Fruit and other foods high in fructose do not appear to have a detrimental effect on blood glucose levels; however, sugary drinks and some other foods that add "low-nutrient" excess energy to diets can have detrimental effects.
"These findings may help reorient dietary recommendations for fructose in the prevention and treatment of diabetes," said John Sievenpiper, lead author of the study and a specialist in clinical nutrition at St. Michael's Hospital in Toronto, Canada. .
The role of sugars in the development of diabetes and heart disease raises a wide debate and there is increasing evidence suggesting that fructose can be particularly harmful to health.
Fructose is produced naturally in a variety of foods – raw fruits and vegetables, natural fruit juices and honey.
It is also added to foods such as soft drinks, breakfast cereals, processed products, pastries and desserts that we consume as free sugars.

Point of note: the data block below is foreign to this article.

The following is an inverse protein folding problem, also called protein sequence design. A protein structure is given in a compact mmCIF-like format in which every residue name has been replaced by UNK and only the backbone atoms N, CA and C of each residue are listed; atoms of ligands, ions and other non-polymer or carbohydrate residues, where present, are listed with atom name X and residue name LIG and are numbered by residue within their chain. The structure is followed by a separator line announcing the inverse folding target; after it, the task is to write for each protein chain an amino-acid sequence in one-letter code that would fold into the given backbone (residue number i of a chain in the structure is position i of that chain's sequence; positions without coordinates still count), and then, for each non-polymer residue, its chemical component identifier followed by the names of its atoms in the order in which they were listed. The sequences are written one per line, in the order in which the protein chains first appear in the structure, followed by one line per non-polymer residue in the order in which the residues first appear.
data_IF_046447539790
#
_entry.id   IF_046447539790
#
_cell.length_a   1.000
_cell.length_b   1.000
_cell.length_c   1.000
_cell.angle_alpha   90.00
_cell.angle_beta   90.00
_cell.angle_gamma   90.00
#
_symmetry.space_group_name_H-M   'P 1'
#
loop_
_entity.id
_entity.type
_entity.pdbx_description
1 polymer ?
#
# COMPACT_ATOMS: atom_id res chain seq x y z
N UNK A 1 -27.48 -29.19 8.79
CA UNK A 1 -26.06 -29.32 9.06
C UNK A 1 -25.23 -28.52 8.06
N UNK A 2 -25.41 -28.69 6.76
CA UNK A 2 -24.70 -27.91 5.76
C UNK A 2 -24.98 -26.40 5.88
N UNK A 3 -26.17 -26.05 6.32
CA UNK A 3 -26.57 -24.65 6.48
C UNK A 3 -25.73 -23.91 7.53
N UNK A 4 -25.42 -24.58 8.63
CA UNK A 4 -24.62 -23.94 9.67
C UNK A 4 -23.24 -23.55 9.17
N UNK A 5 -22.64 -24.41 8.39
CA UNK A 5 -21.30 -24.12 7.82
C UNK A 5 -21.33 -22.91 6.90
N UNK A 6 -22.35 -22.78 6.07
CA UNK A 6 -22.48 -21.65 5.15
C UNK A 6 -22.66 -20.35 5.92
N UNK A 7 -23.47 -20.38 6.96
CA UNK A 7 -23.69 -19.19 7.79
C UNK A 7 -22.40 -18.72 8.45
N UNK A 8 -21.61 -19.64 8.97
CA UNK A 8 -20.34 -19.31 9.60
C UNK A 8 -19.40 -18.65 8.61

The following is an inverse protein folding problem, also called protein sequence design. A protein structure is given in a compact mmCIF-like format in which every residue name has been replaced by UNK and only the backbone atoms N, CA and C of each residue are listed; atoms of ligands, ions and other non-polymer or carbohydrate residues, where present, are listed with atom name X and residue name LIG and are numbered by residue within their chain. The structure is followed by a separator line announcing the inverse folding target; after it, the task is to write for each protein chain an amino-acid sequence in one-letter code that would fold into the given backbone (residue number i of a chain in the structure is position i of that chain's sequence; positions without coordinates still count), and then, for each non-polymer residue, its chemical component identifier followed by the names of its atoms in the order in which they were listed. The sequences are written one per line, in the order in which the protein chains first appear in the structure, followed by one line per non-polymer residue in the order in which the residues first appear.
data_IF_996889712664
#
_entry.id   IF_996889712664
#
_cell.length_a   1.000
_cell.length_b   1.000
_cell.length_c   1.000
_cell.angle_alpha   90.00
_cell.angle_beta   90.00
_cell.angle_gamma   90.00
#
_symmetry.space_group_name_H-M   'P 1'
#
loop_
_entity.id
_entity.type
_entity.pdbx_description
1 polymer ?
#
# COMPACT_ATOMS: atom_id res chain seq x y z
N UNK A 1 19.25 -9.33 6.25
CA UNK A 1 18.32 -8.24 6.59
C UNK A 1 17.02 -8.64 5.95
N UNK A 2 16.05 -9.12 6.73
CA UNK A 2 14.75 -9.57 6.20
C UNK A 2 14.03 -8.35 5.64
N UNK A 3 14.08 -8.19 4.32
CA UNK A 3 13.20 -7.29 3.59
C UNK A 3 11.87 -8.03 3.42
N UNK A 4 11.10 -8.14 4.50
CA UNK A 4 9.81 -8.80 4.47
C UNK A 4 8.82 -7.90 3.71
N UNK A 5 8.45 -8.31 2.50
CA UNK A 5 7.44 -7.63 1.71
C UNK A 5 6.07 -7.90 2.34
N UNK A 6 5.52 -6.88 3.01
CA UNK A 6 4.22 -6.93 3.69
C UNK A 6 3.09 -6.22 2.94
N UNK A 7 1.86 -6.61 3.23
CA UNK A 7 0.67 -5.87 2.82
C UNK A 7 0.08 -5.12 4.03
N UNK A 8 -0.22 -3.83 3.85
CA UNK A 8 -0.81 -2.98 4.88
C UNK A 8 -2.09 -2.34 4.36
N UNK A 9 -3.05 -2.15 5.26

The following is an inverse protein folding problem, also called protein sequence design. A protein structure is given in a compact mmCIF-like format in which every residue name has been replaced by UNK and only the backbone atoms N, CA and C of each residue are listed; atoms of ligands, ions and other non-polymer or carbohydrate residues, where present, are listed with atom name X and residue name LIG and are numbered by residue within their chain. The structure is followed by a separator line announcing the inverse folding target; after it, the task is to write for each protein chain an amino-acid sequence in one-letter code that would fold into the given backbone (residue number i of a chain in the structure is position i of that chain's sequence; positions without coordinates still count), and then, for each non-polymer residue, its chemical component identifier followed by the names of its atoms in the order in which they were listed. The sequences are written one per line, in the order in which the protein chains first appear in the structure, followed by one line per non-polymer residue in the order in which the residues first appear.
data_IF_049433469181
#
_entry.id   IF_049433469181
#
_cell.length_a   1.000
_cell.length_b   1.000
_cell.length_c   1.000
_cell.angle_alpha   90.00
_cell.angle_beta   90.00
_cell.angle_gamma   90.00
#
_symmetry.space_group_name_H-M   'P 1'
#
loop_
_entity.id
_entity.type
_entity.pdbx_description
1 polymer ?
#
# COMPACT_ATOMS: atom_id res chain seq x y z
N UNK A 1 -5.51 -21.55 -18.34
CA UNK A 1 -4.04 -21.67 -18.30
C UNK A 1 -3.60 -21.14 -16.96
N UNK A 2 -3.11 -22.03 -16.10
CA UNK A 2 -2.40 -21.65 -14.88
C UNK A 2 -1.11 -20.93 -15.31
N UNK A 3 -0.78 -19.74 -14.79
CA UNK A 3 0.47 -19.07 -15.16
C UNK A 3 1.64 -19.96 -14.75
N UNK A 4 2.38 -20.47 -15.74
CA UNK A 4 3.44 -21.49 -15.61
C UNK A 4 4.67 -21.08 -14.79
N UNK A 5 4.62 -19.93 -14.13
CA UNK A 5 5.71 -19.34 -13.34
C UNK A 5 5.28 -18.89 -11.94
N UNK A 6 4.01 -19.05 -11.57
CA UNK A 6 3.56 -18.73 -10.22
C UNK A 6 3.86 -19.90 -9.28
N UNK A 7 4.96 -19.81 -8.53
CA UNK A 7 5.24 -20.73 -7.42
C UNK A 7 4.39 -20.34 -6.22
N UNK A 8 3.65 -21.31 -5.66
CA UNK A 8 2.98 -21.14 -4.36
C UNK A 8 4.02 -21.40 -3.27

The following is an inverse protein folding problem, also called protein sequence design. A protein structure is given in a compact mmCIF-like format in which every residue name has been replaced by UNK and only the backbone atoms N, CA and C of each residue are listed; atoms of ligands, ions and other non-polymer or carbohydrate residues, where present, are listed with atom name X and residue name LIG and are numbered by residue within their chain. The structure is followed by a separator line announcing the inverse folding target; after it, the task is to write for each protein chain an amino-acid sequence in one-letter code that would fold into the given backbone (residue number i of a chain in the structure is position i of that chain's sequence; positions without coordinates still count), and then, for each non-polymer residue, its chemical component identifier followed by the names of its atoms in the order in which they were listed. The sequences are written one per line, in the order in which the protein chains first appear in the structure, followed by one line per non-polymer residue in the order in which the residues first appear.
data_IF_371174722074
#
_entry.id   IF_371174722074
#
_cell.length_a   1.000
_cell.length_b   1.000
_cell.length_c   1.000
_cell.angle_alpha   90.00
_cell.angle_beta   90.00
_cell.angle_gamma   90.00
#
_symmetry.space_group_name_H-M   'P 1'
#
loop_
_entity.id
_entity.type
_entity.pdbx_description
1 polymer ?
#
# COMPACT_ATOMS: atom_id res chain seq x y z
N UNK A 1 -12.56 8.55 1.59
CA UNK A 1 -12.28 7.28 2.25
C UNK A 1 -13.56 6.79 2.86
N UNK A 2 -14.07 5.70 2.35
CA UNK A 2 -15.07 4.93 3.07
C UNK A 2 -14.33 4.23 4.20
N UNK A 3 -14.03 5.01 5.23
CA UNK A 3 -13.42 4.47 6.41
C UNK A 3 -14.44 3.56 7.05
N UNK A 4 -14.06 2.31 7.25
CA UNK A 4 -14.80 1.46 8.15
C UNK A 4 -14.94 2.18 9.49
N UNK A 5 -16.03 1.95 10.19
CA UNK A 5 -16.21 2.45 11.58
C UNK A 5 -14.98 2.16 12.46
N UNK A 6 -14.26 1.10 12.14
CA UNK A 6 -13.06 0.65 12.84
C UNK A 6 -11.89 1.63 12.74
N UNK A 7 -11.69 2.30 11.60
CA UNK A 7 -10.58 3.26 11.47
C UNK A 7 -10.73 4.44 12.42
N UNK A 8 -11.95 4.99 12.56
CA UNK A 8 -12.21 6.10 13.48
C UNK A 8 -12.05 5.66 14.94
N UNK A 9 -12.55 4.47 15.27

Dietary guidelines recommend reducing free sugars, especially fructose in sweetened beverages, but it is unclear whether for all food sources of these sugars.
The researchers analyzed the results of 155 studies that evaluated the effect of different dietary sources of fructose sugars on blood glucose levels in people with and without diabetes who were monitored for 12 weeks.
And the results show that most foods that contain fructose sugars do not have a detrimental effect on blood glucose levels when these foods do not provide excess calories.
Poor in nutrients
When a specific food analysis was performed, it was observed that fruits and fruit juices when these foods do not provide excess calories can have beneficial effects on glycemia and insulin control, especially in people with diabetes, while foods that add an excess of "nutrient-poor" energy to the diet, especially sugary drinks and fruit juices, appear to have detrimental effects.
The researchers conclude: "Until more information is available, health care professionals should be aware that the harmful effects of fructose sugars on blood glucose appear to be mediated by the source of energy and food."